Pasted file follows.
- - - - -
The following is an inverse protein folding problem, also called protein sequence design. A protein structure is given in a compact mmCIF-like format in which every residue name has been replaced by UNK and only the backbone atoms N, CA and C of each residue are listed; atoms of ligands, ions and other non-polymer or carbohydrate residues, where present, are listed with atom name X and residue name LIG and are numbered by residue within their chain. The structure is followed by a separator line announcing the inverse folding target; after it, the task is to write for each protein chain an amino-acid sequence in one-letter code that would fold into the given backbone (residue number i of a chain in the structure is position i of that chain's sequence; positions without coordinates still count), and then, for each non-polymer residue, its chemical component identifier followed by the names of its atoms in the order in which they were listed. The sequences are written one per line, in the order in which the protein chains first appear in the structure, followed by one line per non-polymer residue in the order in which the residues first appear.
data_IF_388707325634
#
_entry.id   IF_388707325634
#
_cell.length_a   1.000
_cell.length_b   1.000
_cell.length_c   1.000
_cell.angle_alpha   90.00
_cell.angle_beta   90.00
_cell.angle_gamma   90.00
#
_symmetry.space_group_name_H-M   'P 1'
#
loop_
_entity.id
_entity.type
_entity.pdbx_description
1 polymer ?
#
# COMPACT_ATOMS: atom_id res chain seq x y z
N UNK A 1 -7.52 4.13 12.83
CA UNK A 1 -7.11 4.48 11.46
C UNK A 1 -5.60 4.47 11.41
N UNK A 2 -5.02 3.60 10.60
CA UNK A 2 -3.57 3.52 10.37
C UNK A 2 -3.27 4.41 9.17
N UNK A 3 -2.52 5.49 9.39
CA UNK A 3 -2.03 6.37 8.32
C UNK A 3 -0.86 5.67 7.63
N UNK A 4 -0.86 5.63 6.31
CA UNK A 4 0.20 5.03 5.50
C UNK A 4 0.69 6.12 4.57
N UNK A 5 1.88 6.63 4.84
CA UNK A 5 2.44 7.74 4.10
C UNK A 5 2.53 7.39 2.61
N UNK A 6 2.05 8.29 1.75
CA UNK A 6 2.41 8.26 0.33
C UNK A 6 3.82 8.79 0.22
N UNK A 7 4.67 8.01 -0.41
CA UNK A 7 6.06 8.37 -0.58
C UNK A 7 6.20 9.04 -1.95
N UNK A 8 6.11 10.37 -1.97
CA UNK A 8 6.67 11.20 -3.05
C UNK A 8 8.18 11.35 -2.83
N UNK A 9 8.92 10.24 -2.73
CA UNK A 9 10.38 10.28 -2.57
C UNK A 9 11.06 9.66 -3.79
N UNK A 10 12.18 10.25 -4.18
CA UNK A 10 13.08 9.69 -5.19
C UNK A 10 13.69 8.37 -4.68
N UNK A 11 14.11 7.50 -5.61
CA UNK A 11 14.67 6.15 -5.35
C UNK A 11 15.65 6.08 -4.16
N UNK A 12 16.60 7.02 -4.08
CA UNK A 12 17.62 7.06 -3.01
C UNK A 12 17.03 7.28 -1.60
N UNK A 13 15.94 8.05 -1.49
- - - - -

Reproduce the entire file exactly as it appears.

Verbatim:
The following is an inverse protein folding problem, also called protein sequence design. A protein structure is given in a compact mmCIF-like format in which every residue name has been replaced by UNK and only the backbone atoms N, CA and C of each residue are listed; atoms of ligands, ions and other non-polymer or carbohydrate residues, where present, are listed with atom name X and residue name LIG and are numbered by residue within their chain. The structure is followed by a separator line announcing the inverse folding target; after it, the task is to write for each protein chain an amino-acid sequence in one-letter code that would fold into the given backbone (residue number i of a chain in the structure is position i of that chain's sequence; positions without coordinates still count), and then, for each non-polymer residue, its chemical component identifier followed by the names of its atoms in the order in which they were listed. The sequences are written one per line, in the order in which the protein chains first appear in the structure, followed by one line per non-polymer residue in the order in which the residues first appear.
data_IF_388707325634
#
_entry.id   IF_388707325634
#
_cell.length_a   1.000
_cell.length_b   1.000
_cell.length_c   1.000
_cell.angle_alpha   90.00
_cell.angle_beta   90.00
_cell.angle_gamma   90.00
#
_symmetry.space_group_name_H-M   'P 1'
#
loop_
_entity.id
_entity.type
_entity.pdbx_description
1 polymer ?
#
# COMPACT_ATOMS: atom_id res chain seq x y z
N UNK A 1 -7.52 4.13 12.83
CA UNK A 1 -7.11 4.48 11.46
C UNK A 1 -5.60 4.47 11.41
N UNK A 2 -5.02 3.60 10.60
CA UNK A 2 -3.57 3.52 10.37
C UNK A 2 -3.27 4.41 9.17
N UNK A 3 -2.52 5.49 9.39
CA UNK A 3 -2.03 6.37 8.32
C UNK A 3 -0.86 5.67 7.63
N UNK A 4 -0.86 5.63 6.31
CA UNK A 4 0.20 5.03 5.50
C UNK A 4 0.69 6.12 4.57
N UNK A 5 1.88 6.63 4.84
CA UNK A 5 2.44 7.74 4.10
C UNK A 5 2.53 7.39 2.61
N UNK A 6 2.05 8.29 1.75
CA UNK A 6 2.41 8.26 0.33
C UNK A 6 3.82 8.79 0.22
N UNK A 7 4.67 8.01 -0.41
CA UNK A 7 6.06 8.37 -0.58
C UNK A 7 6.20 9.04 -1.95
N UNK A 8 6.11 10.37 -1.97
CA UNK A 8 6.67 11.20 -3.05
C UNK A 8 8.18 11.35 -2.83
N UNK A 9 8.92 10.24 -2.73
CA UNK A 9 10.38 10.28 -2.57
C UNK A 9 11.06 9.66 -3.79
N UNK A 10 12.18 10.25 -4.18
CA UNK A 10 13.08 9.69 -5.19
C UNK A 10 13.69 8.37 -4.68
N UNK A 11 14.11 7.50 -5.61
CA UNK A 11 14.67 6.15 -5.35
C UNK A 11 15.65 6.08 -4.16
N UNK A 12 16.60 7.02 -4.08
CA UNK A 12 17.62 7.06 -3.01
C UNK A 12 17.03 7.28 -1.60
N UNK A 13 15.94 8.05 -1.49